EPA wants tougher anti-smog rules
November 26, 2014
• Says it will improve air quality
• But what of the San Joaquin Valley, which cannot meet current requirements?
The U.S. Environmental Protection Agency is proposing to strengthen ozone pollution levels to within a range of 65 to 70 parts per billion. The current national standard is set at 75 parts per billion.
"Bringing ozone pollution standards in line with the latest science will clean up our air,” says EPA Administrator Gina McCarthy.
Tougher standards will be problematic for the San Joaquin Valley, which cannot even meet the current standards. The San Joaquin Valley air basin is designated as an extreme ozone nonattainment area for the U.S. Environmental Protection Agency’s (EPA) 2008 8-hour ozone standard of 75 parts per billion.
A plan to address the current standard is expected to be due to EPA in 2016. “Addressing the 2008 8-hour ozone standard will pose a tremendous challenge for the Valley, given the naturally high background ozone levels and ozone transport into the Valley,” said the San Joaquin Valley Air Pollution Control District in May.
The EPA says Wednesday that its scientists examined numerous studies in this most recent review of ozone standards, including more than 1,000 new studies published since the last update.
Studies indicate that exposure to ozone at levels below the current standard can pose serious threats to public health, harm the respiratory system, cause or aggravate asthma and other lung diseases, and is linked to premature death from respiratory and cardiovascular causes, the EPA says.
Ground-level ozone forms in the atmosphere when emissions of nitrogen oxides and volatile organic compounds “cook” in the sun from sources like cars, trucks, buses, industries, power plants and certain fumes from fuels, solvents and paints.
According to EPA’s analysis, strengthening the standard to a range of 65 to 70 ppb will provide significantly better protection for children, preventing from 320,000 to 960,000 asthma attacks and from 330,000 to 1 million missed school days.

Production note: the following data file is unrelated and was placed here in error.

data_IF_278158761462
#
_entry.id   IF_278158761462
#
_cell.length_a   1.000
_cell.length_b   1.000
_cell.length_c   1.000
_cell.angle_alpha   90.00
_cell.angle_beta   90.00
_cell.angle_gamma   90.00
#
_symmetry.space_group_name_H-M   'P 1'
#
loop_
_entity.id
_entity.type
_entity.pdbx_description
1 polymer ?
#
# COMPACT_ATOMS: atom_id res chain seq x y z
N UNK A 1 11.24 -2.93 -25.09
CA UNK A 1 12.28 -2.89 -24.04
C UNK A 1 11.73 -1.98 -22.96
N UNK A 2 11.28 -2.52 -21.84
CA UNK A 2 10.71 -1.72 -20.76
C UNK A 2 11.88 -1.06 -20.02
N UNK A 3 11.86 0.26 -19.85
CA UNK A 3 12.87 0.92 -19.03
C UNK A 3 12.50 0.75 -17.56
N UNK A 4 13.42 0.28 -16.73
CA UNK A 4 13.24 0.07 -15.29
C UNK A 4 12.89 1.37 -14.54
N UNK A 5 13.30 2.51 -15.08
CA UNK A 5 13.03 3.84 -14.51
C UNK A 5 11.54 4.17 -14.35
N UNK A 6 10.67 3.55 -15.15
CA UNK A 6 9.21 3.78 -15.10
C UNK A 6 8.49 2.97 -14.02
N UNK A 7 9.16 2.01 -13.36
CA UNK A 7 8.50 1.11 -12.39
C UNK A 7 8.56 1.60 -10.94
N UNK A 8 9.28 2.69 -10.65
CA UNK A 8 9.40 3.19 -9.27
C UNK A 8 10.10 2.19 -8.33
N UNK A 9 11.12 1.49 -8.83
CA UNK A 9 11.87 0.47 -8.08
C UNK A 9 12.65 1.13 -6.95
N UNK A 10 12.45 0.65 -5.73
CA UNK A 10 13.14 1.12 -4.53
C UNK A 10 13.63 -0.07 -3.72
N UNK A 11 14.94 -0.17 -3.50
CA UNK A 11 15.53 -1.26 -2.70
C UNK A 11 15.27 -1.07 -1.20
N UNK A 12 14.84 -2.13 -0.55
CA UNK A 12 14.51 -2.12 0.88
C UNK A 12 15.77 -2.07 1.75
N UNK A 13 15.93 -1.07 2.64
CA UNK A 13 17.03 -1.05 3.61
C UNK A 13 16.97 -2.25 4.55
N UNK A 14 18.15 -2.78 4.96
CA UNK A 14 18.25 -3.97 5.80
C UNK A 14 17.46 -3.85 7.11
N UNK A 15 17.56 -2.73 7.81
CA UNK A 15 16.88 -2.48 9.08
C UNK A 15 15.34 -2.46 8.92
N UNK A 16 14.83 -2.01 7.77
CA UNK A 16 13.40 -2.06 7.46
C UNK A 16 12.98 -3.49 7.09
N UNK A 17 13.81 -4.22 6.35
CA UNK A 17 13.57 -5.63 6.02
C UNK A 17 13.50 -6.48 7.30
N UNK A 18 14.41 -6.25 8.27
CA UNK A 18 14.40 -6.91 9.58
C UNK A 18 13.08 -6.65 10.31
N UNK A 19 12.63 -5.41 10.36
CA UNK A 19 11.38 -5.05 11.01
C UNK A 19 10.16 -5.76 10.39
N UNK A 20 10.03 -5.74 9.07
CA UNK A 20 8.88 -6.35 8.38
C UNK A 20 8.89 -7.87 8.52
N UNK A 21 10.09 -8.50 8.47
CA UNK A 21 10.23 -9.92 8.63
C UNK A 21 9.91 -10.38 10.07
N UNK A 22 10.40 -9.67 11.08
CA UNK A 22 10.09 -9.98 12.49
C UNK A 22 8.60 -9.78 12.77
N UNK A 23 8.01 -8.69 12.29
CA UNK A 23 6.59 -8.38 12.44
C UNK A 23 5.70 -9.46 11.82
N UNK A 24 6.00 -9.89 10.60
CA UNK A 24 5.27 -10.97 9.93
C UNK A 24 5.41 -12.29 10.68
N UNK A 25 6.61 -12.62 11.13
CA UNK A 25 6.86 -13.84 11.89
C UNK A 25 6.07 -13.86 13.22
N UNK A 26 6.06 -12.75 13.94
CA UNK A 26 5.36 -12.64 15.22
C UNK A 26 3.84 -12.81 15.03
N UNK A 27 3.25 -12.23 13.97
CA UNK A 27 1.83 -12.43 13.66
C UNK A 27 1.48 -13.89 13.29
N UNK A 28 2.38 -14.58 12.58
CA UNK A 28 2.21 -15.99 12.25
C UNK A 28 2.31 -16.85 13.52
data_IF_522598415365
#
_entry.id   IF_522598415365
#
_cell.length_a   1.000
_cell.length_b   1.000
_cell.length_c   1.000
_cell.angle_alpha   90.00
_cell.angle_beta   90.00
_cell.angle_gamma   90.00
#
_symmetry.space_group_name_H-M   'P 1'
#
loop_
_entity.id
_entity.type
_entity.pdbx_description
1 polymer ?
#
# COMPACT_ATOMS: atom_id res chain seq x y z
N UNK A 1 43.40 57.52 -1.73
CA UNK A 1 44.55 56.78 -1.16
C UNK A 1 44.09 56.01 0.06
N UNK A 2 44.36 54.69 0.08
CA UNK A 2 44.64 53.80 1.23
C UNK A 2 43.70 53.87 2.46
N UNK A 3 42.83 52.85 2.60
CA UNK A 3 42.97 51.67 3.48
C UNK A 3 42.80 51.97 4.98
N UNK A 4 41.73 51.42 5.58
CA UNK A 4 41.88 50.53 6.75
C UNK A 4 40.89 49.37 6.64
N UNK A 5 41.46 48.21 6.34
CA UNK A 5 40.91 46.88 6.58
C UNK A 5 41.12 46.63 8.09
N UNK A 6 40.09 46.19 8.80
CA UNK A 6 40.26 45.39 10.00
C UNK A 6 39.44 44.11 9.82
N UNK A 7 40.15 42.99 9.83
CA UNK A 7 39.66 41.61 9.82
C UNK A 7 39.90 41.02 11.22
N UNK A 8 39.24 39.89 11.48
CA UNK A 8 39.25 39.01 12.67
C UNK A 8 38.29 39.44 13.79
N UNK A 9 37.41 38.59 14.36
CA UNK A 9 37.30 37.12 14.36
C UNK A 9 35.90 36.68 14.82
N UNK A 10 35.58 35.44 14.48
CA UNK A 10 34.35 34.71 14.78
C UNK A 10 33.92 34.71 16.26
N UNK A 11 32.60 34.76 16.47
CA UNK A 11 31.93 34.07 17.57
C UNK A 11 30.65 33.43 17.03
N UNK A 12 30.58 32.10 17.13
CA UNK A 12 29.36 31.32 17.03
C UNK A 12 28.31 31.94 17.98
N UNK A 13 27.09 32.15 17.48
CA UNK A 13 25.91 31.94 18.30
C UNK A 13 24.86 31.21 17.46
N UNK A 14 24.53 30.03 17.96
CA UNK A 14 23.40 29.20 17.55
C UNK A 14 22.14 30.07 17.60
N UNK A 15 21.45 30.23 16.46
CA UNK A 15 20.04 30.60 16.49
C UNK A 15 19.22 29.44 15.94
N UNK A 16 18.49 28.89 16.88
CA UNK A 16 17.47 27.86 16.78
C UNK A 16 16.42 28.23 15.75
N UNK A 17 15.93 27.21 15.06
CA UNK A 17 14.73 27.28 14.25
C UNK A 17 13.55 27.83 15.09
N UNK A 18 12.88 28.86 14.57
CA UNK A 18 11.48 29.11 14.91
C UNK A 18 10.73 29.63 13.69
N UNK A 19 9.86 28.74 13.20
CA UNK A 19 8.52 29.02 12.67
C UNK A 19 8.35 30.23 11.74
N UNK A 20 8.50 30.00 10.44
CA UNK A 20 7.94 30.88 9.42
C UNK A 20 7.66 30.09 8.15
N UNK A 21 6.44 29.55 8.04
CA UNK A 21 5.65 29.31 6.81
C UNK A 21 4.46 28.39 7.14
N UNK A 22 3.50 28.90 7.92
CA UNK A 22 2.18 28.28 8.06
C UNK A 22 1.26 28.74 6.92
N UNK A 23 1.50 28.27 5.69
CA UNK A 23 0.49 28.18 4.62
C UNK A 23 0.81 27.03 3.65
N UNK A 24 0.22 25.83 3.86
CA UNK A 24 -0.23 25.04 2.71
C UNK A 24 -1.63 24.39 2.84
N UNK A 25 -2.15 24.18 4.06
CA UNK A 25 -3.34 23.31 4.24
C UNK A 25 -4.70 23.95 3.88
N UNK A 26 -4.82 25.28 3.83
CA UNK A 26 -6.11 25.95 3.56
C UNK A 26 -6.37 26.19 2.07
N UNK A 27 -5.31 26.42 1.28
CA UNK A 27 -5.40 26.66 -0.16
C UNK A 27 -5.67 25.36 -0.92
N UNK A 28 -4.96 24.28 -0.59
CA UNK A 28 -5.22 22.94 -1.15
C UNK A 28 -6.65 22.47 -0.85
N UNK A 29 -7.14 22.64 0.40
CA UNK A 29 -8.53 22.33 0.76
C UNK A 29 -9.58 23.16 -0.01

Strengthening the standard to a range of 70 to 65 ppb would better protect both children and adults by preventing more than 750 to 4,300 premature deaths; 1,400 to 4,300 asthma-related emergency room visits; and 65,000 to 180,000 missed workdays, the EPA claims.
EPA also estimates that the benefits of meeting the proposed standards will significantly outweigh the costs.
Nationally, from 1980 to 2013, average ozone levels have fallen 33 percent. EPA projects that this progress will continue.
The Clean Air Act provides states with time to meet the standards. Depending on the severity of their ozone problem, areas would have between 2020 and 2037 to meet the standards, EPA says.
The agency is also proposing to strengthen the “secondary” ozone standard to a level within 65 to 70 ppb to protect plants, trees and ecosystems from damaging levels of ground-level ozone. New studies add to the evidence showing that repeated exposure to ozone stunts the growth of trees, damages plants, and reduces crop yield, it says. The proposed level corresponds to levels of seasonal ozone exposure scientists have determined would be more protective.
EPA will seek public comment on the proposal for 90 days following publication in the Federal Register, and the agency plans to hold three public hearings. EPA will issue final ozone standards by Oct. 1, 2015.